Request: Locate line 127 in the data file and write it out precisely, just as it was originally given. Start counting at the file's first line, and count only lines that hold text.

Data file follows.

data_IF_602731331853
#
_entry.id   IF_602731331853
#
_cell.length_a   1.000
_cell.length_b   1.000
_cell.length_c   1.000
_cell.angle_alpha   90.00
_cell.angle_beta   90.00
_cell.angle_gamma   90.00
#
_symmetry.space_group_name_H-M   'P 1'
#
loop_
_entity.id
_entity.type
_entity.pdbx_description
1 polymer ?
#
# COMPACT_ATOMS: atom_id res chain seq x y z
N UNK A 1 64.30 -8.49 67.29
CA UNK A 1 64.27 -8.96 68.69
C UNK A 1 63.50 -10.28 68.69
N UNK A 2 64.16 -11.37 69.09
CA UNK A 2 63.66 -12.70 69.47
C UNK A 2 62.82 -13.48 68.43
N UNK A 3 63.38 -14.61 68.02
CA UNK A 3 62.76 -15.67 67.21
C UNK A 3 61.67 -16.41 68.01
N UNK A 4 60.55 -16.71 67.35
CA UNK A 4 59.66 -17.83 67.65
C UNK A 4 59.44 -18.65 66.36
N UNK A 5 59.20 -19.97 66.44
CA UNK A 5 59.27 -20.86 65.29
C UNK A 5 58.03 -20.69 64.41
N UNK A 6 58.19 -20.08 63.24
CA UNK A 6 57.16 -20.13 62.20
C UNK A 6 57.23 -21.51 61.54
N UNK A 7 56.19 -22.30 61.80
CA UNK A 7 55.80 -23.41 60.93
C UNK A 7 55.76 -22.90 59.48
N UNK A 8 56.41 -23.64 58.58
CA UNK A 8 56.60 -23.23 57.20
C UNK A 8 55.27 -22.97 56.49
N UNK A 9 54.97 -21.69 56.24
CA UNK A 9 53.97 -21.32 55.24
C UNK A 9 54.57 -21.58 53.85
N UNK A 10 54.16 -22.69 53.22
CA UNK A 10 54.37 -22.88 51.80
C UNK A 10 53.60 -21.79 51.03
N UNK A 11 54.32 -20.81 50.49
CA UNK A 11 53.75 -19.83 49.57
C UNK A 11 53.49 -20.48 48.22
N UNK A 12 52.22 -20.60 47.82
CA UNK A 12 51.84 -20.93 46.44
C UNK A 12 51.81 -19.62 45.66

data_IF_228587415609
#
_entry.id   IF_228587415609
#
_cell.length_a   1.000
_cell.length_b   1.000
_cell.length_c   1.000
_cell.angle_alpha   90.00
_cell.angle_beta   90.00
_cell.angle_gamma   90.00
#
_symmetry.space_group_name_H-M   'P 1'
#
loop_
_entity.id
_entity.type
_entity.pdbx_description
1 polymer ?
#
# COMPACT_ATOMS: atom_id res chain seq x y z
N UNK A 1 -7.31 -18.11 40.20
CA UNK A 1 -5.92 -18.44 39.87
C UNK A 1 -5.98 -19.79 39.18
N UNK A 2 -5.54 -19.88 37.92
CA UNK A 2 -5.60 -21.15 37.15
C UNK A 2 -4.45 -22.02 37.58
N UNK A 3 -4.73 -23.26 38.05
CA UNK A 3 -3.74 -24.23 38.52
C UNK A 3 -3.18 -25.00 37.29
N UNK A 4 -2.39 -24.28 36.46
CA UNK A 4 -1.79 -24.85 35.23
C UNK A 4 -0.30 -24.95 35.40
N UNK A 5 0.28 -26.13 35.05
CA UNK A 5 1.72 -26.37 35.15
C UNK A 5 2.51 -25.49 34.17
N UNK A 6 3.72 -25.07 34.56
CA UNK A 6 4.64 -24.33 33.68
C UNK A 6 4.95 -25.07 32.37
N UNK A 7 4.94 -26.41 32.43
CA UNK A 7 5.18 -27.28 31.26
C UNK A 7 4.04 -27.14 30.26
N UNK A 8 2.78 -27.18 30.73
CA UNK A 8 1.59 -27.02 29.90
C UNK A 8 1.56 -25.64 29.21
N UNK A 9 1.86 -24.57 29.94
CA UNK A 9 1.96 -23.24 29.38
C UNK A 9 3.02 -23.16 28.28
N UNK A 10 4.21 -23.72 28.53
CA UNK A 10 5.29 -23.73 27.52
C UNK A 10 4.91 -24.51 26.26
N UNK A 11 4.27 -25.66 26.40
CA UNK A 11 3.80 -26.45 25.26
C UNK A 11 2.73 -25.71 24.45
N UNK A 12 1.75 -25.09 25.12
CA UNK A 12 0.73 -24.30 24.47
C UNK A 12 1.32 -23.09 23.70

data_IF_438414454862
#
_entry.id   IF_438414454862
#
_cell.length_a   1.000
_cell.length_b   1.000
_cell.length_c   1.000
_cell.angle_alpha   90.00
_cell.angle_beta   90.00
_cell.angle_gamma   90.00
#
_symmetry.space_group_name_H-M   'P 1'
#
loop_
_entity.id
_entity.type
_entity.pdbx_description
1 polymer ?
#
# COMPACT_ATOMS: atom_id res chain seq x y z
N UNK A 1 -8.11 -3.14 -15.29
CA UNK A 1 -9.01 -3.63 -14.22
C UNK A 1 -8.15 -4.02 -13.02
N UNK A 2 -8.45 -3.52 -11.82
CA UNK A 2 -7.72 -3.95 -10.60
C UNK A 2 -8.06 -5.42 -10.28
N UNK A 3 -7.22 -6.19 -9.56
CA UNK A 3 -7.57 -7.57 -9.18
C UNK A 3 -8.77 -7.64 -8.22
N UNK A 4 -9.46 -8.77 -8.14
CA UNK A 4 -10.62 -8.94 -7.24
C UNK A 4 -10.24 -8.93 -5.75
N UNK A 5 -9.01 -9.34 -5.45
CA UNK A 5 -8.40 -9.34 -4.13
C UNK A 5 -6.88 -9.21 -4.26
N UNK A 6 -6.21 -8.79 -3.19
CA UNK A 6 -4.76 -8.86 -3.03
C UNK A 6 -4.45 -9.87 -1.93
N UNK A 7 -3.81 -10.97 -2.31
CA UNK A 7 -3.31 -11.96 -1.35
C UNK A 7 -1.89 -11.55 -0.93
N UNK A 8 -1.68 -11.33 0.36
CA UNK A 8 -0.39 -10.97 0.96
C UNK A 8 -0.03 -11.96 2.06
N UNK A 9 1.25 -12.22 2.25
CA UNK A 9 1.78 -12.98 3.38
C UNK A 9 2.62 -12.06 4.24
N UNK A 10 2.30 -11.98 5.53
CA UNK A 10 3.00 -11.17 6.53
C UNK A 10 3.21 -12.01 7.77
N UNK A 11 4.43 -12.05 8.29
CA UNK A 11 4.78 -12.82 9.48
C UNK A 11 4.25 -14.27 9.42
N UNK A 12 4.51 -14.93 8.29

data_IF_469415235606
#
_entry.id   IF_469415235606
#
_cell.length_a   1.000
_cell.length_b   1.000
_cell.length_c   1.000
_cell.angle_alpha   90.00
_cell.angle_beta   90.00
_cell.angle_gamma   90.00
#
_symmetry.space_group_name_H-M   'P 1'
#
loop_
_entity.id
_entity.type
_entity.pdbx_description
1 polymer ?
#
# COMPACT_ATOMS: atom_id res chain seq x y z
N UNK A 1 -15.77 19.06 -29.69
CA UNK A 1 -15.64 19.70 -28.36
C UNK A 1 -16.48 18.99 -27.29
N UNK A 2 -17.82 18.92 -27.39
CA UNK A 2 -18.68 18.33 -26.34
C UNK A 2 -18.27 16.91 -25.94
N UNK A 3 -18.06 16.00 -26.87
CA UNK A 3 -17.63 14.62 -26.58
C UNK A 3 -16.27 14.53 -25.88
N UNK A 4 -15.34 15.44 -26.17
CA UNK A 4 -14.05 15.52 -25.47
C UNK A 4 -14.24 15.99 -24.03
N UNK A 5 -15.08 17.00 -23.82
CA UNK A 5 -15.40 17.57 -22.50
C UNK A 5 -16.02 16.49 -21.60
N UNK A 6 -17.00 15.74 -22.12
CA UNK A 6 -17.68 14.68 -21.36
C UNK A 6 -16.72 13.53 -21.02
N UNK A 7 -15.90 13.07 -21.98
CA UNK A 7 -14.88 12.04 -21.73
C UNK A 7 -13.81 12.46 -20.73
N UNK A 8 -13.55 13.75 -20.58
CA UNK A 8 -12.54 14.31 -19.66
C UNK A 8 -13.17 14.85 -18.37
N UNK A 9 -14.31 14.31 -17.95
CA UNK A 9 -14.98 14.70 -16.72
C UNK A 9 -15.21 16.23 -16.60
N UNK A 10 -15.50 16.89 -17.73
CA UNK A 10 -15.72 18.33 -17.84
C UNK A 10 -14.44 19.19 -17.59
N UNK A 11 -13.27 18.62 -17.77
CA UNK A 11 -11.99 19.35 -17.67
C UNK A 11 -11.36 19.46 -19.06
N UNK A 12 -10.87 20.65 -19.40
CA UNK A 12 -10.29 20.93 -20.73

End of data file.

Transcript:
_entity.id